The performance was Finley's seventh 50-yard game of the season, which matches Paul Coffman's franchise record for a tight end set in 1981 and 1983. What makes that even more impressive is the fact that Finley was sidelined for three games and most of a fourth contest after sustaining the injury on the opening drive at Cleveland in Week 7.

The career day for Finley was also the fourth time this season he has caught six or more passes in a game. The last Packers tight end to accomplish that feat was Coffman in 1979.

Since Finley returned in Week 11, he has 31 receptions in five games, the third-highest total by an NFL tight end behind only Atlanta's Tony Gonzalez (34) and Dallas' Jason Witten (33).

Changing it up

Kicker Mason Crosby has had his struggles of late, missing a field goal from 43 yards or in each of the last three games, and on Sunday he found himself working with a different holder.

Punter Jeremy Kapinos held on extra points and field goals for the first time in his career after the Packers used backup quarterback Matt Flynn in the first 12 games.

{sportsad300}Crosby attempted only one field goal on Sunday, a 34-yarder early in the second quarter, but pushed it wide right.

"We made the decision this week," Crosby said. "We got some good reps and had a good week of work. We felt good with how it went this week, so it was a little disappointing to have that one in the game here. Obviously I haven't been making those short ones. I just think we just thought if we can make a switch and kind of start fresh and get out of this little hole. They're just not going through right now.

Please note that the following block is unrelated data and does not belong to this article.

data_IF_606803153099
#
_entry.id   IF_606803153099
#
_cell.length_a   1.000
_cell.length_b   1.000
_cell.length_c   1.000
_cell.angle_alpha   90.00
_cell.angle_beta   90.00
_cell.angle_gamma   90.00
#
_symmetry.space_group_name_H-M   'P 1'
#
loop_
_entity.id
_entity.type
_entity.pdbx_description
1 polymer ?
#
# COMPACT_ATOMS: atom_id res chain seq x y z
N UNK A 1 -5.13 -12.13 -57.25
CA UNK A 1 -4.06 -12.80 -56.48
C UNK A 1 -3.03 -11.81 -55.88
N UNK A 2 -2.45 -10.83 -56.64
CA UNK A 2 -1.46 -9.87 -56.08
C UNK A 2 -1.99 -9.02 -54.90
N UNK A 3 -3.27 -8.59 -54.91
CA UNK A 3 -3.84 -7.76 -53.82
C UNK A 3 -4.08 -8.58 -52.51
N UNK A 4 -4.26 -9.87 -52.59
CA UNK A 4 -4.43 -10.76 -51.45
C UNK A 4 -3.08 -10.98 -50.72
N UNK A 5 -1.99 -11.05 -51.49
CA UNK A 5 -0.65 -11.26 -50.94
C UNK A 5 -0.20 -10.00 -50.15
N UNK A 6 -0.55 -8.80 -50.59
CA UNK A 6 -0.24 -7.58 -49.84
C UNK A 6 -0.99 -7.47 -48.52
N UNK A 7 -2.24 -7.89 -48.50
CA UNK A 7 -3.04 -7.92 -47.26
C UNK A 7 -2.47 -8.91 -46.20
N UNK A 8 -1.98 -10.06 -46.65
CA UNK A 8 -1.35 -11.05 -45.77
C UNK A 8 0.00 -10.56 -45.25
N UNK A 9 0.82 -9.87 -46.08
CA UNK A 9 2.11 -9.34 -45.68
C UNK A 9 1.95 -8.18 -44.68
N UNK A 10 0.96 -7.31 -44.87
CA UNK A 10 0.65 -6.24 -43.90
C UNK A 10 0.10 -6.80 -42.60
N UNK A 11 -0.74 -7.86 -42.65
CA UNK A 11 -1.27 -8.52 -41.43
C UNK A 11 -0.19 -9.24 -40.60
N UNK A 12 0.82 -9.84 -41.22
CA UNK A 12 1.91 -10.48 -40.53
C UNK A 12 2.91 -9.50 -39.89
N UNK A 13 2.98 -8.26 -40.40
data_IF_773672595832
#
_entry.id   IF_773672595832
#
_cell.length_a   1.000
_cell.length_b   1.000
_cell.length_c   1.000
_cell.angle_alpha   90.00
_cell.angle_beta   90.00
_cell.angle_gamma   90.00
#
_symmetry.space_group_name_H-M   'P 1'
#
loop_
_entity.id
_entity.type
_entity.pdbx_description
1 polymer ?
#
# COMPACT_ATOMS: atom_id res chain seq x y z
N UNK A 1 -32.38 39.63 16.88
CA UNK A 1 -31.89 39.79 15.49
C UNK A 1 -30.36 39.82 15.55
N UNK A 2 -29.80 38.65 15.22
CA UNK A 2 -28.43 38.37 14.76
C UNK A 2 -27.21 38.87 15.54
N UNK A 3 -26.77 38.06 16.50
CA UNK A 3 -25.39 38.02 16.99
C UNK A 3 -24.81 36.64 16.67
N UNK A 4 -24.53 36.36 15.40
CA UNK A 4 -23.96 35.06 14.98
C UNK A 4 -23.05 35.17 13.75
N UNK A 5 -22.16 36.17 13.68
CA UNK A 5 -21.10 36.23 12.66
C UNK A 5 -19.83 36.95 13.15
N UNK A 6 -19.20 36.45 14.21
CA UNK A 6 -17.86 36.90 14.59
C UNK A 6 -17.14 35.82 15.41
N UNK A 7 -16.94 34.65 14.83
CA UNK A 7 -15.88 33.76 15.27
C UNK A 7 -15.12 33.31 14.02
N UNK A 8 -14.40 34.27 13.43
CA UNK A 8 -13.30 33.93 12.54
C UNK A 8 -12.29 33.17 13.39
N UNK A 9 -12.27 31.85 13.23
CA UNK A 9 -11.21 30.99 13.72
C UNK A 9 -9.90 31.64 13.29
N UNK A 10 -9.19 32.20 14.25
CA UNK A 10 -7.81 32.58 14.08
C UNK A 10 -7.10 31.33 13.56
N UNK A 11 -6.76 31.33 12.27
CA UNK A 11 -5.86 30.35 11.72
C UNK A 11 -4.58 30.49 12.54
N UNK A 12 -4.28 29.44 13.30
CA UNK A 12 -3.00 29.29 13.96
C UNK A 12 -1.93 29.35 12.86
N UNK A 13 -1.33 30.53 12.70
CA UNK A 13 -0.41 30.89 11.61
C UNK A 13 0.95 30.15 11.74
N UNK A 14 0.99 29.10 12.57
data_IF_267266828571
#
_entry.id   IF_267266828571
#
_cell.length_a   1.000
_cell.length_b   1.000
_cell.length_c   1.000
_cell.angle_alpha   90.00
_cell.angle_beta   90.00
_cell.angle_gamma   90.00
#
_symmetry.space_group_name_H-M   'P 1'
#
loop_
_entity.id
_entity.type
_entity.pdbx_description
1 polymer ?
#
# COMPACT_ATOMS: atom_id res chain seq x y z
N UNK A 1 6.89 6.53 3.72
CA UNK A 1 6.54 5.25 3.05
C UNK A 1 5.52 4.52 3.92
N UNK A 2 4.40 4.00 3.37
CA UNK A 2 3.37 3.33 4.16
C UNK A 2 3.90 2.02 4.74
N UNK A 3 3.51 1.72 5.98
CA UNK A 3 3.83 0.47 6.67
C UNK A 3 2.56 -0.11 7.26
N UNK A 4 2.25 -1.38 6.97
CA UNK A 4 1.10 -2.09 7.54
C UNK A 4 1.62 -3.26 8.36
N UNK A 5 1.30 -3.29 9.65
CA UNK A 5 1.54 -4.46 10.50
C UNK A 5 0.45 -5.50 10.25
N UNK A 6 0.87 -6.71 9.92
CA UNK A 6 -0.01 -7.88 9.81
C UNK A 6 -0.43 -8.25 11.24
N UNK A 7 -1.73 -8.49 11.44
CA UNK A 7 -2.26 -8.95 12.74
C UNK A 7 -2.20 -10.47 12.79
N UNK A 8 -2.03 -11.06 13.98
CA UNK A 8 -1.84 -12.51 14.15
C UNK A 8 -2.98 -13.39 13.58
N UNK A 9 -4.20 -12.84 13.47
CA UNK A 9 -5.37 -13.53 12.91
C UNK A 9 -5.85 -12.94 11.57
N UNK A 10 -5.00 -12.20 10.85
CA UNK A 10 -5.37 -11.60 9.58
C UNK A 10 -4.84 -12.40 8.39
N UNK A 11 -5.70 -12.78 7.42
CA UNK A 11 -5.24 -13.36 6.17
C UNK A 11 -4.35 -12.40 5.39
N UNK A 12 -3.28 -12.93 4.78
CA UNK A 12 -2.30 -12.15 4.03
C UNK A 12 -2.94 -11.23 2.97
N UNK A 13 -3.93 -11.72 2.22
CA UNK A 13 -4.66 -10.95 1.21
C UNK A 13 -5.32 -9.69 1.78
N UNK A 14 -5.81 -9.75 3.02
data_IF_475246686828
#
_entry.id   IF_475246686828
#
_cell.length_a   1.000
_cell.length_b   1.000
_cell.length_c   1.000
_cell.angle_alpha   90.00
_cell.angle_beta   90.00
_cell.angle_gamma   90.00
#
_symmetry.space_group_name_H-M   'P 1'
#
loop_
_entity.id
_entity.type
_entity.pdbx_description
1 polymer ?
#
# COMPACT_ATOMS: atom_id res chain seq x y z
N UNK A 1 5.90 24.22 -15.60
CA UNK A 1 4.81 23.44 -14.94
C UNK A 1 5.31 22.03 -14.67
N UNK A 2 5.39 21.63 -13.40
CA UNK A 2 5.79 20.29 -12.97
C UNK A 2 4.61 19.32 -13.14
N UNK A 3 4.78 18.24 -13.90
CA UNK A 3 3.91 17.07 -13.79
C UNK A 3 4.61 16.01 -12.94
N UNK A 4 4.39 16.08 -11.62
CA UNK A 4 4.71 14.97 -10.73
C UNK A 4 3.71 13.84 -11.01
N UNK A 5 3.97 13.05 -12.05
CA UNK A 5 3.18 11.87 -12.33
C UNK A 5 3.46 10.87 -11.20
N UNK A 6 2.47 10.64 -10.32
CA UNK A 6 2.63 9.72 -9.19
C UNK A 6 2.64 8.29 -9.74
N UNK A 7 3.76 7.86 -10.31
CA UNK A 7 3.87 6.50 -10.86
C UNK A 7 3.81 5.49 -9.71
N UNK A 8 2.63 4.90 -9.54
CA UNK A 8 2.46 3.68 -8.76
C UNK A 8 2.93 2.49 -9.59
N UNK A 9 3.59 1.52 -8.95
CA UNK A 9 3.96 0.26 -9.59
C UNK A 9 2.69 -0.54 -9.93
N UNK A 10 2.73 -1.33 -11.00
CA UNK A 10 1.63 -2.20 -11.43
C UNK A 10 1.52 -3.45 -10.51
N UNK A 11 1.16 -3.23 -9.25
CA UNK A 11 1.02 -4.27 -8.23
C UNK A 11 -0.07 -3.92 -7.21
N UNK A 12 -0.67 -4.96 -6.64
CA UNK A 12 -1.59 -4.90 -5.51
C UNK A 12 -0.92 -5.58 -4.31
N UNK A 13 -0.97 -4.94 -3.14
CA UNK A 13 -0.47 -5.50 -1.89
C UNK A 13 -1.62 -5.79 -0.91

"We'll look at the film, but he did a good job today. He stepped in really well and that one is on me. The ball was going to go right and I just didn't get it far enough left."

Injury/participation update

Running back Ryan Grant got the wind knocked out of him on a first-quarter run, but he returned to the field on the next series.

Linebacker Nick Barnett bruised his surgically-repaired right knee early in the second half, but returned to action after missing just two plays.

Wide receiver Greg Jennings (ankle) and Chad Clifton (shoulder) also sustained injuries early in the second half, but both returned. Jones battled cramps in the second half and also returned.

Green Bay's inactives on Sunday were wide receiver Patrick Williams, fullback John Kuhn, cornerback Brandon Underwood, safety Matt Giordano, tackle Breno Giacomini, tackle/guard Allen Barbre, defensive end Michael Montgomery and linebacker Jeremy Thompson.

For Kuhn, it was the first time he was inactive in his career. The fourth-year fullback had played in 54 straight games, including all 45 during his time in Green Bay. Korey Hall started in his place.